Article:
VBC Ghost18 Build
In addition to their high-end touring car kits, with the latest release being the WildFire D10 Dynamics Edition (reviewed here), VBC have also long offered a more affordable option in the Ghost line of club racing touring cars.
The latest VBC Ghost car kit has just been released as the Ghost18, following on from the GhostEVO of 2015 and the original Ghost released back in 2013. The Ghost18 is here in Europe offered at a price of around 210 €, which is not even half of most high-end TC’s, making it an interesting option.
Let’s take a closer look what you’ll get for 210 €!
As always, let’s start by taking a look at the foundation on the car – the lower deck or chassis.
VBC’s marketing material states that the car has “composite carbon fibre chassis, upper deck, front and rear shock tower mounts”. The key there is in the word ‘composite’, as the chassis (and other mentioned parts) is not normal carbon fibre as found on high-end cars, but something that looks more like glass fibre with carbon fibre outer layers.
With a kit costing less than half of high-end cars, of course this has to be saved somewhere, and I feel the material used might well be a good choice for a car like this. Don’t be fooled thinking it is real carbon fibre though.
The material is 2.15mm thick, with the chassis 84mm wide and a weight of 81g, so it is a bit heavier due to the material. The cutouts under the diff/spool/spur gear are not cut through all the way, leaving a bit more material to not make the chassis too soft.
The bulkheads are black anodised and a bit simpler than on most high-end cars, but still machined out of proper aluminium, making for a good base to the car together with the chassis. Two screws secure each bulkhead, no locating pins.
The motor mount assembly is made up of three pieces; the center pulley mount, motor mount, and motor mount support. As you can see, these parts are grey anodised and not black like the bulkheads.
Up next in the manual step 2 is the front spool. A composite spool housing is used, to which you mount a 38T pulley using three screws. Composite outdrives are used, and the spool rides on normal 10x15mm bearings inside eccentric holders used to adjust belt tension.
The rear gear diff is again the same as on the recently reviewed FF18 and D10 kits, with the only difference being that the Ghost18 diff features steel outdrives instead of the alu outdrives on the other cars.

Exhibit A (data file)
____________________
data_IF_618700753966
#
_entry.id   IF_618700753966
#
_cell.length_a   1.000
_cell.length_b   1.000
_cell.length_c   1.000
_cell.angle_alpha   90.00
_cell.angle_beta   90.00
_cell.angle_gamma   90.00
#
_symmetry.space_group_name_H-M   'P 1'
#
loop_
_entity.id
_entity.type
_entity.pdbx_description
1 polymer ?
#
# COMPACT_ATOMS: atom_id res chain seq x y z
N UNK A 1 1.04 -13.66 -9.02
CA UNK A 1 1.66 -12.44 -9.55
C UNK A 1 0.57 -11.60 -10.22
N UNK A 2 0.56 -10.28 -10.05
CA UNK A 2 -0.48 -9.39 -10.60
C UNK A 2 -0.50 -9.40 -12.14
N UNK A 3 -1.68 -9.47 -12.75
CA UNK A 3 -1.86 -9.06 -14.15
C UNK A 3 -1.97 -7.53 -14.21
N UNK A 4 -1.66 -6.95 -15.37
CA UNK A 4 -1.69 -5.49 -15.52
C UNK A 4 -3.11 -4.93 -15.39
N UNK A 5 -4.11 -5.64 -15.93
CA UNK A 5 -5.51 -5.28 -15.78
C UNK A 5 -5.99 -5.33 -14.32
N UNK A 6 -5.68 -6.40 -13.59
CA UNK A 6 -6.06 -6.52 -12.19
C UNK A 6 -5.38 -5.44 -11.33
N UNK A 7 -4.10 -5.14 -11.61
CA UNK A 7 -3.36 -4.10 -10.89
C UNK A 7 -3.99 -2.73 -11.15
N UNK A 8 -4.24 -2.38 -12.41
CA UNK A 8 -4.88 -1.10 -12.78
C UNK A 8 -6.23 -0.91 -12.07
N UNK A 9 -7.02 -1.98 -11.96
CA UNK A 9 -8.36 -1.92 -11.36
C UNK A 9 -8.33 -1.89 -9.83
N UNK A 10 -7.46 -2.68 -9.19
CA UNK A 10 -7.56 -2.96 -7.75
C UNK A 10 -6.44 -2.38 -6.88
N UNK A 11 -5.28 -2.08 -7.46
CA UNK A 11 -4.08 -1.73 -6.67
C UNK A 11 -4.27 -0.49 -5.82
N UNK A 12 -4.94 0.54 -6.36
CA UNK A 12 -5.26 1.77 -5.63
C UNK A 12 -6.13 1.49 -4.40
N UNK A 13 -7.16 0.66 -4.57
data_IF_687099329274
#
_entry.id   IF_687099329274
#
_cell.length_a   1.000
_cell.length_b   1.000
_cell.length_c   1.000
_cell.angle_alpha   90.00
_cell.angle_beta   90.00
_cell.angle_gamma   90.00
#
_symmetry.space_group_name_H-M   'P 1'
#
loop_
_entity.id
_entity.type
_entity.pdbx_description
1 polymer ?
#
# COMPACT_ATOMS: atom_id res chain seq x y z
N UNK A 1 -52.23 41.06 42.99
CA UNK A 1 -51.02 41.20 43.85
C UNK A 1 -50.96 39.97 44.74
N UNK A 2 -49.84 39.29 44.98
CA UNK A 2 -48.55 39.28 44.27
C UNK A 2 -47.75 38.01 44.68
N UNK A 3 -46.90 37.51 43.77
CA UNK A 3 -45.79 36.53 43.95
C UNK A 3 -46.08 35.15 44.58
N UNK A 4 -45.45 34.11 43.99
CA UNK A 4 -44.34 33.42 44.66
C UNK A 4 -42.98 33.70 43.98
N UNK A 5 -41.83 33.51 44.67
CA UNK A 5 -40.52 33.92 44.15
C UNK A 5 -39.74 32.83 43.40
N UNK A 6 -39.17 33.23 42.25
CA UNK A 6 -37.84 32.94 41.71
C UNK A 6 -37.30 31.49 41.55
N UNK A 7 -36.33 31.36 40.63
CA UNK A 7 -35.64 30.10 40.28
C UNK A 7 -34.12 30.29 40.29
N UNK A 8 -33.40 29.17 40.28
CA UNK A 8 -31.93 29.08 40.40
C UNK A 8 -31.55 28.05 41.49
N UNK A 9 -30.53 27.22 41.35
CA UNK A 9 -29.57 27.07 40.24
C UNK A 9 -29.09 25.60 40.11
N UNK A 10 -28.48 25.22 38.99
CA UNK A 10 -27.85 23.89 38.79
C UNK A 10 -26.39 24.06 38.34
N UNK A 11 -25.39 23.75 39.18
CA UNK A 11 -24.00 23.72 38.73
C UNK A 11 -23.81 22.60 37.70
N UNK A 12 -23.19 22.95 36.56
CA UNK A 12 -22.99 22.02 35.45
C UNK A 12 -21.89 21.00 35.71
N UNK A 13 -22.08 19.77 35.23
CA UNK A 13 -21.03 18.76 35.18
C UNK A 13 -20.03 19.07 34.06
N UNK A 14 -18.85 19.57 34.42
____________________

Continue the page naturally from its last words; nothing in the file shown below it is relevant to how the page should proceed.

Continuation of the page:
The same diff also means the same problems, in that you have to spend a lot of time on the plastic parts to build a good diff. I really wish VBC would spend some time to improve the quality here, although you can say that it is more acceptable in a kit at this price point.
With the steering system next to assemble, it is quite surprising to find that VBC have specced a unique ‘sliding rack’ system for this budget car, and not just used traditional parts from their other kits.
The steering rack parts are easy to build and seem to work well, but obviously only track testing would tell how well it works.
The steering mounts with two screws and a pin to the centreline of the chassis.
Next we move onto the centre shaft. The shaft itself is a beautiful light aluminium part.
Once built, the centre shaft assembly looks like this.
The Ghost18 features 20T plastic pulleys, locked into place by 2mm pins and set screws. The centre shaft runs on two 5x8mm bearings, and a high quality Kawada 64P 110T spur gear is included.
At this stage the second ‘centre pulley mount’ is attached to support the shaft on the right side.
The belts included are regular Bando S3M belts, 522mm (174T) front, and 177mm (59T) rear.
Time to fit the upper deck, and as already mentioned it is of the same ‘composite carbon fibre’ material as the chassis, but 2mm thick. The design is very much typical of a modern touring car.
The belt tension adjustment is done with the diff eccentrics as usual, but they are locked into place with small M2x6mm screws instead of the more usual tab on the lower bulkhead.
You can see the screw in the next picture in the cutout at the front of the bulkhead.
The ‘spine’ of the Ghost18 completed with the upper deck.
With that completed, it’s time to move onto the suspension.
One-piece aluminium suspension mounts are included all round, housing composite inserts that are used to adjust toe and inner pin width. The FF and RR mounts are the same, while the FR mount is of a ‘bridge’ type to clear the belt, and the RF mount has a centre cutout.
Upper bulkheads and towers are up next.